Ugly billboards along Lochside bike trail and adjacent highway.
Ugly billboards along Lochside bike trail and adjacent highway.

And this truck I spotted outside a fancy home in BC is just wrong on so many levels. I’ll definitely be coming back to Connecticut soon.

How does a company with this logo stay in business?
How does a company with this name and tagline stay in business?


Connecting with BCCampus OpenEd Colleagues in Victoria

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While preparing to cross the border into Canada on my solo bike trip, I emailed the only person who I “sort of” knew in British Columbia and asked if he’d like a get together for lunch. The only problem was that I had never met this individual in person before, nor did I have any idea where he was located in the province. But hey, there’s only 4.6 million people in an area the size of California, and everyone knows that Canadians are so friendly, so how hard could it be to find this guy?

Clint, Brad, and Amanda at BCCampus in Victoria.
Clint, Brad, and Amanda at BCCampus in Victoria.

Thankfully, Brad Payne replied to my email and encouraged me to stop by his office, which happened to be located in downtown Victoria, BC, just a few blocks from my 3pm ferry ride back to the States. Turns out that he’s an avid biker, too. I corresponded with Brad several times over the past year due to our mutual interest in open-access digital publishing. Brad invited me to have lunch with him and two colleagues, Amanda Coolidge and Clint Lalonde, who work at BCCampus OpenEd. Together, they collaborate with faculty throughout the BC public higher ed system to create and adapt open-access textbooks for the most heavily enrolled courses, which means that students may read online or download for free, or purchase a print copy at low cost. Brad is a software developer who has made incredibly valuable contributions to PressBooks, the WordPress-based open-source code (developed by Hugh McGuire and colleagues in Montreal), which allows authors to easily publish books in multiple formats: online, PDF, EPUB, Kindle, etc. I’m a big fan of the PressBooks Textbook plugin that Brad developed, which makes this platform very suitable for all types of academic publishing, such as the scholarly edited volume that co-editor Tennyson O’Donnell and I completed just before my trip,  Web Writing: Why and How for Liberal Arts Teaching and Learning (forthcoming from Michigan Publishing).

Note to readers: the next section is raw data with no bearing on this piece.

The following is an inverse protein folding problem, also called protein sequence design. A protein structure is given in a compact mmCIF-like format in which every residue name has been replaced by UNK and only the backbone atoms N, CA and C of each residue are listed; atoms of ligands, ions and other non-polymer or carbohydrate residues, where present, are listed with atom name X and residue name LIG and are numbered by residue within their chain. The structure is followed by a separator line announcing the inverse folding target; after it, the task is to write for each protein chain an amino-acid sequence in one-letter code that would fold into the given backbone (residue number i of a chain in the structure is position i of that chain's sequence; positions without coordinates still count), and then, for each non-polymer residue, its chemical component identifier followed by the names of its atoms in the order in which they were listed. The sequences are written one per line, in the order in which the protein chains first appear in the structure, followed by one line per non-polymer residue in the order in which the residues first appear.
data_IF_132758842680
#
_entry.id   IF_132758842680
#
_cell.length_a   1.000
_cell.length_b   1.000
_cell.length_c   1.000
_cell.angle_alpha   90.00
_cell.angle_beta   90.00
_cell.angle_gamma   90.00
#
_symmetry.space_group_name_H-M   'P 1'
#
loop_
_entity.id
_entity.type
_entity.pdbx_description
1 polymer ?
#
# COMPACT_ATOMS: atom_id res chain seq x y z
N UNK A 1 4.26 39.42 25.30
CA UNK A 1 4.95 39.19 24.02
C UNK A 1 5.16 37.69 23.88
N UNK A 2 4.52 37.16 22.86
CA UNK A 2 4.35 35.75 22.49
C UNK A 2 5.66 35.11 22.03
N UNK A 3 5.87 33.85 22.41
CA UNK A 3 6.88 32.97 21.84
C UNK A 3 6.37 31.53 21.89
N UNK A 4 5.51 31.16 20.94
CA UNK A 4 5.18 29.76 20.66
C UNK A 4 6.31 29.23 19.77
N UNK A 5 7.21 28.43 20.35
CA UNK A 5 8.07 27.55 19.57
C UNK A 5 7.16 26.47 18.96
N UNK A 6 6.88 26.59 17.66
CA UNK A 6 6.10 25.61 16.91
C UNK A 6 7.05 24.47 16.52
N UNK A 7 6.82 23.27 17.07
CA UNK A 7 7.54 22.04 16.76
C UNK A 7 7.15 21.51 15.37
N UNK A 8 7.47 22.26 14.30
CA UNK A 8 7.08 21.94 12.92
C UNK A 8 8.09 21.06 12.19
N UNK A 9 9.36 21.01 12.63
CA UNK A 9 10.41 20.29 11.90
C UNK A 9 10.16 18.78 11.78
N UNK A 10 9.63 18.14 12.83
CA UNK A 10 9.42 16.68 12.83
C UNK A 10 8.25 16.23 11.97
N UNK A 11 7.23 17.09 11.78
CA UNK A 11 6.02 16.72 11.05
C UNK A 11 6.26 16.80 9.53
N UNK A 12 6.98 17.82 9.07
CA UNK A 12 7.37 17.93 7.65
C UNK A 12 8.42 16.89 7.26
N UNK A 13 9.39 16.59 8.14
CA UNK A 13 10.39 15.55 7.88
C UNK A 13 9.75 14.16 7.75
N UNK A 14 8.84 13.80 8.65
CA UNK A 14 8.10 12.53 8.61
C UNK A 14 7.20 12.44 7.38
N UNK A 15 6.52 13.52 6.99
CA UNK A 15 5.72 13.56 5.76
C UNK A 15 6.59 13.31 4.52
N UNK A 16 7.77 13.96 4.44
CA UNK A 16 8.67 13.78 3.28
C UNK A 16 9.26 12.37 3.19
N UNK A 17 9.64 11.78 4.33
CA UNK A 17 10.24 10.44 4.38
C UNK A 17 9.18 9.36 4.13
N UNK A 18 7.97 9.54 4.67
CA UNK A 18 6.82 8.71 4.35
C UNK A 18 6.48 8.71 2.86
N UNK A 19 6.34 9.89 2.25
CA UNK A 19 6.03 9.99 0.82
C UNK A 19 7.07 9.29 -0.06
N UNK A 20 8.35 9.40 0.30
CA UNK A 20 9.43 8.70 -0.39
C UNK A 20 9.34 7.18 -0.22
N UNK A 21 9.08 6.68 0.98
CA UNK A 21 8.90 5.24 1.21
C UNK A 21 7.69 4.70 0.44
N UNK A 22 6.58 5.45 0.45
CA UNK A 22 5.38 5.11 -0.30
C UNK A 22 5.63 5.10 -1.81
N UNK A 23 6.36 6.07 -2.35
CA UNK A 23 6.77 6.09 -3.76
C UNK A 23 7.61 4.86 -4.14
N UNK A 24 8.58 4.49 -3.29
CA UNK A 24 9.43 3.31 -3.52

rootbeerWe had a great lunch and conversation about the BCCampus approach to open-access textbooks, their strategies for broadening faculty involvement, and their occasional need to “Canada-ize” materials (a new word for me) that were not originally designed for their student population. Given all of their youthful energy, I initially thought this was a “start-up” operation, but then learned that BCCampus has been producing open education resources for at least ten years, so am very impressed by their stability in the field. The BC crew invited me to meet up with them at the Open Education Resources annual conference in Washington DC in November 2014. And they also introduced me to the flavorful Phillips Intergalactic local root beer, which was other-worldly.